(Yes, there’s definitely a problem with the pacing of my posts. I’m afraid we’ll both have to get over it. Moving on.)


At the end of September 2020, Penn State IT unveiled a major realignment, letting 31 people go, eliminating some groups while recombining others all within a single afternoon. At 2:45 pm I was working for an application development studio. By 3:00 pm I discovered my reporting line was changing, and at 9:00 am the next morning I was reporting to a communications group. A communications group??? It was madness, to say the least. Blame the pandemic, blame the new CIO, blame years of budgets too long-running in the red, blame new organizational needs, and — who knows? — probably some behind-the-scenes horse-trading as well. Whatever the reasons, I had been unceremoniously dumped into an environment far different from the one in which I normally exist, and told to deal with it. Truth be told, I’m still rather salty about it. But needs must, as the British say, and we move forward, trying to make sense of this confusion. After all, a paycheck during a pandemic is not a guaranteed thing.

It has been a rough five-month adjustment for us all. Bringing four partial teams together to format a new single cohesive workgroup takes a lot of work, negotiations, adjustments, and course corrections. There are (at least) four different teams are used to working together; four different sets of methodologies, four sets of processes that (often) struggle to coexist with each other, four groups of people who were comfortable working together as a team but must now relearn how to do that while adding new people, new job functions, and oh yeah, trust. I’m only just starting to get my feet back under me as I still try to suss out what my new role is as a UX designer in a communications group. I’m mostly working with websites (not my favorite) and trying to incorporate user experience and accessibility wherever I can manage it. After all, both are equally important aspects of life whether online or in the real world, and, as Doctor Evil said, “The world is a mess and I just… need to rule it.”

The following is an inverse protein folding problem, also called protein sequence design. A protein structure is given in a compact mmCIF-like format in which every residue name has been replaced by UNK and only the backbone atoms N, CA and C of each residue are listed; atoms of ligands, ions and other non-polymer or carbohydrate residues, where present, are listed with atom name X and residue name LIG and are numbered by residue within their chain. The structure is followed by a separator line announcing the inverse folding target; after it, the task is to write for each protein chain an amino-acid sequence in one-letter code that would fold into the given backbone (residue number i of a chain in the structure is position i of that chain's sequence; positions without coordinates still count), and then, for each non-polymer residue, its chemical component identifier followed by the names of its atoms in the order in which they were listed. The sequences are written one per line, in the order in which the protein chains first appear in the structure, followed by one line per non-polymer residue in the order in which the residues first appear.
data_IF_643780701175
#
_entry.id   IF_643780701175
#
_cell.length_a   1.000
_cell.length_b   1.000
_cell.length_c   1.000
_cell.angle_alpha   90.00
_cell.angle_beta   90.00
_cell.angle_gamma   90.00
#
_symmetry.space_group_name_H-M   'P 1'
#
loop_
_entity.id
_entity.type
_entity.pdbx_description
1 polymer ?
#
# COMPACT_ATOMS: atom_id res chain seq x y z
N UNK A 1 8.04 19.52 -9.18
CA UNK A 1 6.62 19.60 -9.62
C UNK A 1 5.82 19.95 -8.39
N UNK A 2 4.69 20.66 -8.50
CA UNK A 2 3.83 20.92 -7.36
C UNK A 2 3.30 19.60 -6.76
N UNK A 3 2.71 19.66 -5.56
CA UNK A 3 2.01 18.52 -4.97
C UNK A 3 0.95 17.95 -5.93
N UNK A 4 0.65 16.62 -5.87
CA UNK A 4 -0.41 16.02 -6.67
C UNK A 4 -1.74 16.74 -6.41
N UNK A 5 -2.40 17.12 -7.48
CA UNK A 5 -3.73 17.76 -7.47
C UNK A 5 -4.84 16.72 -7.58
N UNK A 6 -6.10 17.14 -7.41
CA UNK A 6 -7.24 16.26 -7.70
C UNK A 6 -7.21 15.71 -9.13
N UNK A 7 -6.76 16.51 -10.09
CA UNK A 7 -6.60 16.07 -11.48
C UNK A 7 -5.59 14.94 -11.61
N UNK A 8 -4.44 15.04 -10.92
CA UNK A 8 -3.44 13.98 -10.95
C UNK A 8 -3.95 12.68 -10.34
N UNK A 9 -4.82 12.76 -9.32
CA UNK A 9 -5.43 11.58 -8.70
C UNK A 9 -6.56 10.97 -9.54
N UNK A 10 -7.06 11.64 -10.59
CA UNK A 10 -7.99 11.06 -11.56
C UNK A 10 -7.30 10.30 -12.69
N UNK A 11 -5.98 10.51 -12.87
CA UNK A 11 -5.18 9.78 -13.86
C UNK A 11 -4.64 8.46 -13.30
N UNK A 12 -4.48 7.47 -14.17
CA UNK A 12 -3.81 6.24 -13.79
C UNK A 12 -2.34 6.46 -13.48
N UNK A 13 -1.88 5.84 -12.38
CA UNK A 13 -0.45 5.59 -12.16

In the meantime — because let’s face it, the future is uncertain and it’s best to be prepared for whatever happens next  — I’m diving into the outstanding job of getting my (still unfinished!) portfolio in order. We’ve each just completed a retrospective of all our work over the past 18 months, so the details on these projects are surprisingly fresh in my head now and this is the perfect opportunity to circle back to this task. Always a sucker for the two birds, one stone concept, I’m using the Divi theme for WordPress because we are encouraging others to use it across the Penn State community, so I need to get more comfortable with how far I can push it, what are its strengths, and where are the drawbacks. When last I stopped, I couldn’t figure out how I wanted to handle project pages, but I’ve got a pretty good idea of what I want now, and I’m making my own templates to support that vision. As the writer in me knows, a blank page is hard. Editing is easy.

Change is seldom comfortable right out of the gate, but sooner or later I always find positive takeaways I can use moving forward. Maybe I needed to broaden my focus, and learn to adapt my skills to new areas. Maybe I will have to do more web governance and content strategy. Maybe I just needed to be reminded that being able to improvise, adapt, and overcome is a valuable skill to have in your toolkit.

Especially when somebody hits reset.